Clinton Sets a Different Pace During Visit to WashingtonBy David Von Drehle
The Washington Post
The moment was rich with historical importance: In the Oval Office, President Bush guided President-elect Clinton to the straight-backed chairs beside the fireplace. America's most powerful men settled into the nation's most prestigious seats.
As they prepared to discuss the woes and dangers of the planet, a door quietly opened. A waiter padded softly across the thick carpet, bearing coffee.
Flash! Clinton was on his feet, clasping hands and trading small talk with the surprised, tray-toting man. Not even the rarefied air of the Oval Office can stop the RoboCandidate.
Clinton, as America has learned, is a virtuoso in the art of campaign shmoozing, a Horowitz of the handshake. But what does that mean for a president? Under Bush, the country has been encouraged to think such gifts are irrelevant to running the country; Bush built a wall between "campaign mode" and "governing mode".
On his triumphal visit to Washington this week, Clinton tore down the wall.
Strolling and chatting his way along Georgia Avenue in northern Washington on Wednesday, a wireless microphone booming his remarks to scores of reporters on flatbed trucks and to C-SPAN viewers across the country, Clinton gave a glimpse of the future. It is a future in which campaign-style events might become tools to shape and sell national policy.
Jawboning about his legislative agenda outside an auto parts store, pausing in a fast-food joint to praise a general who does not like his plan to permit gays in the military, Clinton showed how the new tactics and technologies of the `92 campaign may become instruments of government.
If ordinary people have become sufficiently media savvy to ask the basic questions of the day -- and this year proved they have -- then why not use a crowd at McDonald's to get the daily message across, minus the buffer of the White House briefing room? If Minicams and wireless microphones make it possible to give a policy speech in the guise of a neighborhood saunter, then by all means, get out among the people.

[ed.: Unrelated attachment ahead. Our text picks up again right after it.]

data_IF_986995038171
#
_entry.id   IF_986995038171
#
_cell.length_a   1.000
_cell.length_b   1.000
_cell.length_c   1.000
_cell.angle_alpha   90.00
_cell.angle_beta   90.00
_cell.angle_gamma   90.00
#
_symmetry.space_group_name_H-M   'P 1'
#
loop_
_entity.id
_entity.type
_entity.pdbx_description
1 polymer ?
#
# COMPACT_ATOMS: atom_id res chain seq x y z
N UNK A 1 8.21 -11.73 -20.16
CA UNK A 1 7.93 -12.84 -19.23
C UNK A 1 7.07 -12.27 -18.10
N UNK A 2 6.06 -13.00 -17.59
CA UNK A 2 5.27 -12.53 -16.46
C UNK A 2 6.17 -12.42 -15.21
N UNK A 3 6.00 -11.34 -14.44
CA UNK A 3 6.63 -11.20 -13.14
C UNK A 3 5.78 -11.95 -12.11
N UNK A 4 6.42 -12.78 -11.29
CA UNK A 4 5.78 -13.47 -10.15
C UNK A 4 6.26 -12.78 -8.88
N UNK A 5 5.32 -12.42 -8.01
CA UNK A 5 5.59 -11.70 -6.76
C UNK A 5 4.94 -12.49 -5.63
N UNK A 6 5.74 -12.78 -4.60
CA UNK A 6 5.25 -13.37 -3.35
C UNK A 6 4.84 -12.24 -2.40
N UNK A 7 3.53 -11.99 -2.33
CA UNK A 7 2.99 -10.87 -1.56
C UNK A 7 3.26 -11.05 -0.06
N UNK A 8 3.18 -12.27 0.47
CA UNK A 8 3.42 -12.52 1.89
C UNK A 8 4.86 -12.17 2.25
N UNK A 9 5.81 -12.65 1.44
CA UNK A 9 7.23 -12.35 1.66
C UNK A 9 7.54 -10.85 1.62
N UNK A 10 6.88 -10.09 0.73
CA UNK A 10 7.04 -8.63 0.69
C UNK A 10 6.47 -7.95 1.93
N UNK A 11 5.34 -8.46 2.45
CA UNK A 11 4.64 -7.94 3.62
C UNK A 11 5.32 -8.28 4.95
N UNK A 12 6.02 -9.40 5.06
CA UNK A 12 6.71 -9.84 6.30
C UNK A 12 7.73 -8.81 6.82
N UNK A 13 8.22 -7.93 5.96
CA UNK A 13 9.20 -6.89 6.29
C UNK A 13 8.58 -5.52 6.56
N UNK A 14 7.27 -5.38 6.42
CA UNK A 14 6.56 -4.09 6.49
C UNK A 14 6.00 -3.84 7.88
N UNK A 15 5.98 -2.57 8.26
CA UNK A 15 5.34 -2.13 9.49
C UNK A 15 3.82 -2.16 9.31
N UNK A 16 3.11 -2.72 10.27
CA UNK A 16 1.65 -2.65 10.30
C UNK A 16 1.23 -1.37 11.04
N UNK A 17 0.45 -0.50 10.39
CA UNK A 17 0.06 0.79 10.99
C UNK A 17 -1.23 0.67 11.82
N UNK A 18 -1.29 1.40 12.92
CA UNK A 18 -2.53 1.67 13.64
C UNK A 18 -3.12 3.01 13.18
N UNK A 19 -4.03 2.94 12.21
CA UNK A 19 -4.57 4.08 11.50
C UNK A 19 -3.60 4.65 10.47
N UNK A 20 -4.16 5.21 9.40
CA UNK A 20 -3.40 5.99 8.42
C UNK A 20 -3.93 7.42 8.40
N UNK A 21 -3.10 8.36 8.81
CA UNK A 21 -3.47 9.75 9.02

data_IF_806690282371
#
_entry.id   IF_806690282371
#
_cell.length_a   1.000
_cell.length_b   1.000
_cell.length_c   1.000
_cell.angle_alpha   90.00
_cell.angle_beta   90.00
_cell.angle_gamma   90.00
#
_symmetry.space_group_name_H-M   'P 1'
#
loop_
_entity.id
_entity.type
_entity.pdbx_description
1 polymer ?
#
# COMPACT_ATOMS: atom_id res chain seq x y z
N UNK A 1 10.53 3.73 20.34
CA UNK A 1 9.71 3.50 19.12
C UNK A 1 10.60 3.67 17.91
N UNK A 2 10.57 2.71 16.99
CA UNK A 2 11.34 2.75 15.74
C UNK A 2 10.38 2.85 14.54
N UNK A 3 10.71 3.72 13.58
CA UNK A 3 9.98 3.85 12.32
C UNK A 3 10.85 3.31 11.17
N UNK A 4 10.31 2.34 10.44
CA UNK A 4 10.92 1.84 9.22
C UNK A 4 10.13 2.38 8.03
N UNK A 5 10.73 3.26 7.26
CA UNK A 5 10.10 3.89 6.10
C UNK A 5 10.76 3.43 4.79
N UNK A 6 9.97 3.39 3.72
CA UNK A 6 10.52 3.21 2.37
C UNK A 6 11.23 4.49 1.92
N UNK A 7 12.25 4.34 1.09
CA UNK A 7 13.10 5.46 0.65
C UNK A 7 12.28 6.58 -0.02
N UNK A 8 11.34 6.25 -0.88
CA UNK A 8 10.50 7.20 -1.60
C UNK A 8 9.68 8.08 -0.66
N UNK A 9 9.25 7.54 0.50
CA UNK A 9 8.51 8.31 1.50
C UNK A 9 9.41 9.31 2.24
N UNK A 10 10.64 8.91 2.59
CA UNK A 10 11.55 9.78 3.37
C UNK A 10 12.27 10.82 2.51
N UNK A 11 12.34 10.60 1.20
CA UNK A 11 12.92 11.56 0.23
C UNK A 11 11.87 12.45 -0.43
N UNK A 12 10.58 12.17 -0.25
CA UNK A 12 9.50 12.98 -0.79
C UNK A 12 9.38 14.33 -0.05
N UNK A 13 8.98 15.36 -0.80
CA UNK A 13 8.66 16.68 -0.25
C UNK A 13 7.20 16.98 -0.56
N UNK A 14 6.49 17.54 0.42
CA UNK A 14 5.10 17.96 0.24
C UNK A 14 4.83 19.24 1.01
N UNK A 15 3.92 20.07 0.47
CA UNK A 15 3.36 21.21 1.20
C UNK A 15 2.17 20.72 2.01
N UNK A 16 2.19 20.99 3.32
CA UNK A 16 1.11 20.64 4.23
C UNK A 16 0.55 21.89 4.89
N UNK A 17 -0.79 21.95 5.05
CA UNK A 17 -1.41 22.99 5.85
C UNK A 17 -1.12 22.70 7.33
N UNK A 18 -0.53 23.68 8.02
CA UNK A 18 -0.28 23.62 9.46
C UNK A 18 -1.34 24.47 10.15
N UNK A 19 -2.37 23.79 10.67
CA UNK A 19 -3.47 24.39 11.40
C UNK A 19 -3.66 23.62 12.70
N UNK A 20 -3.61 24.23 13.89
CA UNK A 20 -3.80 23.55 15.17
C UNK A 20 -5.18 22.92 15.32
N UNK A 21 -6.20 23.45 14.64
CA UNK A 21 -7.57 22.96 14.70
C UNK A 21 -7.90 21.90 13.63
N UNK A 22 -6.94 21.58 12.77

On Georgia Avenue, Clinton cooed over a little girl in a beauty queen's sash and tiara. He scarfed scallops from a box of Chinese food offered by a neighborhood restaurant owner. He posed in a Washington Redskins cap. It looked like an typical day in, say, the New Hampshire primary.
Except that along the way, in unscripted exchanges with shopkeepers and homeowners, Clinton laid out a sketchy, but ambitious, commitment to pass legislation through the new Congress in support of small businesses. "I'm gonna give Congress a bill that, if passed, would dramatically increase the amount of capital available to small business," he promised one store owner.
To another, he talked about a revitalized Small Business Administration and described a network of inner-city banks that would invest in minority areas where credit is tight. He put a timeline on the idea: "In the next two years," he said, "I hope we'll be setting up a community development bank in every community that needs one."
If the plans seemed sketchy, they were no more vague than the plans he has mentioned in his formal press conferences since the election. The difference was how well the whole thing played. While reviews of Clinton's formal statements have been mixed so far, he got nothing but raves for his walk among the common people.
One minute, the president-elect was talking policy; the next minute he was grabbing the hand of a shoe-repair shop owner and saying: "Great lookin' place you got here! I tell you, I run through shoes faster `n anybody you know."
The same technique was at work Thursday morning. Jogging past a McDonald's, Clinton decided to duck in for a cup of decaf. While chatting with his fellow patrons, he was able to mouth a few platitudes about bipartisanship, react to the latest story on the search of his passport files, express his admiration for Joint Chiefs of Staff Chairman Colin L. Powell, and talk about his policy for the homeless.
When Clinton met local school board president David Hall on Georgia Avenue, he grabbed Hall by the arm, reminisced about an earlier meeting years ago, then said smoothly: "I want you to call me."
Just call ol' Bill at the White House! Such scenes recall the pioneering spirit of the `92 campaign. New media -- like open-line talk shows, televised town hall meetings, the Clinton-Gore bus trips, the Phil Donahue-style presidential debate -- stripped away the intermediaries, roughed up the photo opportunities and threw the whole process open to questions from the general public.